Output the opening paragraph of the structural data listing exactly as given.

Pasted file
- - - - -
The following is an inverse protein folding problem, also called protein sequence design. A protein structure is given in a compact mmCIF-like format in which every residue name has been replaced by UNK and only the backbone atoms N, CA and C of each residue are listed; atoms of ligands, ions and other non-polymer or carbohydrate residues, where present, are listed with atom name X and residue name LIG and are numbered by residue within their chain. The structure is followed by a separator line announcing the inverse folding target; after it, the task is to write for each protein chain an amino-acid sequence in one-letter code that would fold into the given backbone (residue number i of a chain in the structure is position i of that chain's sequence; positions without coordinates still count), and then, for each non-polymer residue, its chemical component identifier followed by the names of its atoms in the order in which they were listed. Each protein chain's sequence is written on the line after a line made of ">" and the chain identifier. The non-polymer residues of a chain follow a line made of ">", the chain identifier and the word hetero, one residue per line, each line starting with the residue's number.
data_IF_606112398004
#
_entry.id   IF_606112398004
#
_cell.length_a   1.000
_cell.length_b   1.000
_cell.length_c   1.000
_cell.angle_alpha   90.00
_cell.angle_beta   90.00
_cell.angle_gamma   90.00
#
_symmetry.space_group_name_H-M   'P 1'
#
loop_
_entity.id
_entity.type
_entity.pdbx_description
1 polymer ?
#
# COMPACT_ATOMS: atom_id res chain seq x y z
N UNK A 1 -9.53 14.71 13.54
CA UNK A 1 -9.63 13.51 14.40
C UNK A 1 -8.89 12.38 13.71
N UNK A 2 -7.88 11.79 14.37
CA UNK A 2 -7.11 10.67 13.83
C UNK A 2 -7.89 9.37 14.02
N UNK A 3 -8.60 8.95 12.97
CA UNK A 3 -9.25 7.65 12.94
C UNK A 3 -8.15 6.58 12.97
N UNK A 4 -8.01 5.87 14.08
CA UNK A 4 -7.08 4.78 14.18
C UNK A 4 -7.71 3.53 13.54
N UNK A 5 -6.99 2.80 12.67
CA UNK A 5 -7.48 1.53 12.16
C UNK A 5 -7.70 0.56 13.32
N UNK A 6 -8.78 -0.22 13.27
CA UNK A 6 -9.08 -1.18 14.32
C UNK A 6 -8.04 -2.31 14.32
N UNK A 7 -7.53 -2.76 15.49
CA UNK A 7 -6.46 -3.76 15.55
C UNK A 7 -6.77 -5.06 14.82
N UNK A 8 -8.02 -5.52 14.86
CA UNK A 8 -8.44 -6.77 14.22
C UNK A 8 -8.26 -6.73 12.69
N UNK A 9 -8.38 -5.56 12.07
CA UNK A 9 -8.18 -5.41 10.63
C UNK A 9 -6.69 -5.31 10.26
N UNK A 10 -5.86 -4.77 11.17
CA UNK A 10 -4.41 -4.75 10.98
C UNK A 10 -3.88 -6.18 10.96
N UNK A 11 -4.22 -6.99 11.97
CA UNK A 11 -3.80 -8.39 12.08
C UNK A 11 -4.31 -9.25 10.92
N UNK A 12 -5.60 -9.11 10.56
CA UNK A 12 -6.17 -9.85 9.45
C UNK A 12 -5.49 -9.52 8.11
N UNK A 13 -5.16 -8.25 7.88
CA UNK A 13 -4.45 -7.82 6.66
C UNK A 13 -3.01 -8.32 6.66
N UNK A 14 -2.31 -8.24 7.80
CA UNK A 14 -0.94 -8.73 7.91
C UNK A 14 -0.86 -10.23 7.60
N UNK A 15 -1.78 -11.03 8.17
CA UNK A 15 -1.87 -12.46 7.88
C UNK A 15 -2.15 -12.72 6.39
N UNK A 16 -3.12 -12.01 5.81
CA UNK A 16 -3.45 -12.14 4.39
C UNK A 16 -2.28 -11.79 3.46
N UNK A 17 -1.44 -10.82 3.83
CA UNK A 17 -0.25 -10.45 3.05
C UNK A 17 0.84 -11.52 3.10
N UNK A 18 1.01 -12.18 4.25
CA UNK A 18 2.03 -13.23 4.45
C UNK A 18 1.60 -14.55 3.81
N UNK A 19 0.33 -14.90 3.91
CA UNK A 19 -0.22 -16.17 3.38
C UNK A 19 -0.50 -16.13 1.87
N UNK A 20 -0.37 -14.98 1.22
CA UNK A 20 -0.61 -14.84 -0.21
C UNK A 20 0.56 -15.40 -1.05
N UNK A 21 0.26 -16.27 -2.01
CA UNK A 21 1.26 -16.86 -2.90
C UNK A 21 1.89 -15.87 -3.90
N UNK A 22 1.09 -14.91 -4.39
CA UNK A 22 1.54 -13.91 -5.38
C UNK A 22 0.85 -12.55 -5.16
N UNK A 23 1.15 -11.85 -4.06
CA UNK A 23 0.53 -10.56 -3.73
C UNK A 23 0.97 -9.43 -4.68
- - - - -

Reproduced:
The following is an inverse protein folding problem, also called protein sequence design. A protein structure is given in a compact mmCIF-like format in which every residue name has been replaced by UNK and only the backbone atoms N, CA and C of each residue are listed; atoms of ligands, ions and other non-polymer or carbohydrate residues, where present, are listed with atom name X and residue name LIG and are numbered by residue within their chain. The structure is followed by a separator line announcing the inverse folding target; after it, the task is to write for each protein chain an amino-acid sequence in one-letter code that would fold into the given backbone (residue number i of a chain in the structure is position i of that chain's sequence; positions without coordinates still count), and then, for each non-polymer residue, its chemical component identifier followed by the names of its atoms in the order in which they were listed. Each protein chain's sequence is written on the line after a line made of ">" and the chain identifier. The non-polymer residues of a chain follow a line made of ">", the chain identifier and the word hetero, one residue per line, each line starting with the residue's number.